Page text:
Another conundrum.  On re-assembling the rear axle, the clearance
for the tapered wheel bearings had increased from the specified
5 to 8 thou to around 20 thou.  Checked all the obvious causes and
was contemplating having the 62 thou shims ground down to correct
the problem when it suddenly dawned on me - around 12 thou of powder
coating had been added, instead of the usual vestige (2 thou) of Jaguar
 factory paint.  It took the best part of an hour to sand back.

All is well again.  0.13mm - just over 5 thou will do nicely. Just
enough to give a barely perceptible feeling / indication of end float.

Another "fill in" job is to sort all the bits for re-chroming.
Extreme care was needed to remove windscreen frames from
the glass,but they are in pretty good shape and should
re-chrome to perfection.

Quite difficult to see but if you look closely (enlarge the picture) you
can just make out the date code of the triplex toughened windscreen
glass, with a dot against "D" - the ninth letter of "TOUGHENED" and
one against "I" - the third letter of TRIPLEX so most likely made in
the third quarter of 1949 or just possibly replacement glass made in 59.
  As both pieces are identical my guess would be the former.  Unfortunately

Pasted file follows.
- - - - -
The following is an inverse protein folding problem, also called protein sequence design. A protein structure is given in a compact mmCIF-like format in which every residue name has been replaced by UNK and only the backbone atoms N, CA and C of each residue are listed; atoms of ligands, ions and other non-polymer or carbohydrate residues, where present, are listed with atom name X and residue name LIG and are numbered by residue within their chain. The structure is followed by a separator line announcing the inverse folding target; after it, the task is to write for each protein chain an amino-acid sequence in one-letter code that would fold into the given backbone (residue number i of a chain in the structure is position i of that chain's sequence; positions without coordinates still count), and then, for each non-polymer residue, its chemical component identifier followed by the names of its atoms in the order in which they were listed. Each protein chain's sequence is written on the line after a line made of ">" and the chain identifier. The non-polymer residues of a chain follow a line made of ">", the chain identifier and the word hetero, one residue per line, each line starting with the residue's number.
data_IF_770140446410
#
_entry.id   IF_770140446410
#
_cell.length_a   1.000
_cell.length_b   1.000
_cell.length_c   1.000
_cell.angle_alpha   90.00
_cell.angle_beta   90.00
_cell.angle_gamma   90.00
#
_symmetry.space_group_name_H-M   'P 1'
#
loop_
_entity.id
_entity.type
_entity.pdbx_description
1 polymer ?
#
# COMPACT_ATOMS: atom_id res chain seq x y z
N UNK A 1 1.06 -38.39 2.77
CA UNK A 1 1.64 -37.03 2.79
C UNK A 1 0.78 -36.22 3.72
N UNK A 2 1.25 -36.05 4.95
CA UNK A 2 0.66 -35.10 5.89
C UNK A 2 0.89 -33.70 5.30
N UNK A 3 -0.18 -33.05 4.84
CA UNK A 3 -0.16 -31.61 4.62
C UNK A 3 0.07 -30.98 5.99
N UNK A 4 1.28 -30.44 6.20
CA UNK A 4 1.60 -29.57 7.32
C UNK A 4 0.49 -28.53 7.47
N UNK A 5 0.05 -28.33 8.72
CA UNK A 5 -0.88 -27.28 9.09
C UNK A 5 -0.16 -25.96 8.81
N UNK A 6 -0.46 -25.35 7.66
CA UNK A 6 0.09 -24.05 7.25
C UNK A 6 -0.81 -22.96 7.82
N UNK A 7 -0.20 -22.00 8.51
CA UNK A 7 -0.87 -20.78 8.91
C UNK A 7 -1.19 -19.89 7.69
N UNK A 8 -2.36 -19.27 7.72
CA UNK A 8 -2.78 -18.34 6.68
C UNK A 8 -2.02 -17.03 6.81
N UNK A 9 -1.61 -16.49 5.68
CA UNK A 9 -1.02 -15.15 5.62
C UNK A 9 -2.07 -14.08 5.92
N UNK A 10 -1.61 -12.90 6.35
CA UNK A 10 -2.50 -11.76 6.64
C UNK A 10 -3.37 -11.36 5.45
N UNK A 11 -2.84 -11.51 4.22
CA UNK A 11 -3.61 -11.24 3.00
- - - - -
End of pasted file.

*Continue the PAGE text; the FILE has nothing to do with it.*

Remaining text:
the glass is quite badly scratched but may respond to the services of
a professional glass polishing operation, or may even have ago myself.

Parts ready to go to S&T Electroplating in Bristol.
S&T did the chrome on my Healey 3000 and XK140,
both to a superb standard.  Windscreen surround eventually
removed from glass with great difficulty and the help of a heat
gun to soften /melt the rubber U shaped channel to glass seals.

So - this is the view of the workshop at the beginning of February
2012.  Can't wait to get the engine parts and chassis back and start
putting things back together.  With most of the really dirty work
completed, I've even taken my "stand up by itself" boiler suit home
 for a wash.
After my visit today (Feb 2nd) to see Alex at Auto Bodycraft, he feels its quite likely that he will no longer need the chassis by early March (a month ahead of schedule) which will give me around four weeks from now to  finish the major sub assemblies, but excluding the engine rebuild.

I was given fair warning that engine machining specialists, AMAC whilst having an excellent reputation for high quality work would take a little "chasing" to have my engine parts back for the end of January as agreed, and this is now the case.  Its just a matter of them prioritising my job over somebody else.   With so many other diverse jobs to do, it isn't an issue right now, but I know from experience that it will need some pressure, which if not applied now will be all the harder to apply, say 3 months from now when the season is in full swing.  It's always the case that the very best people are always too busy.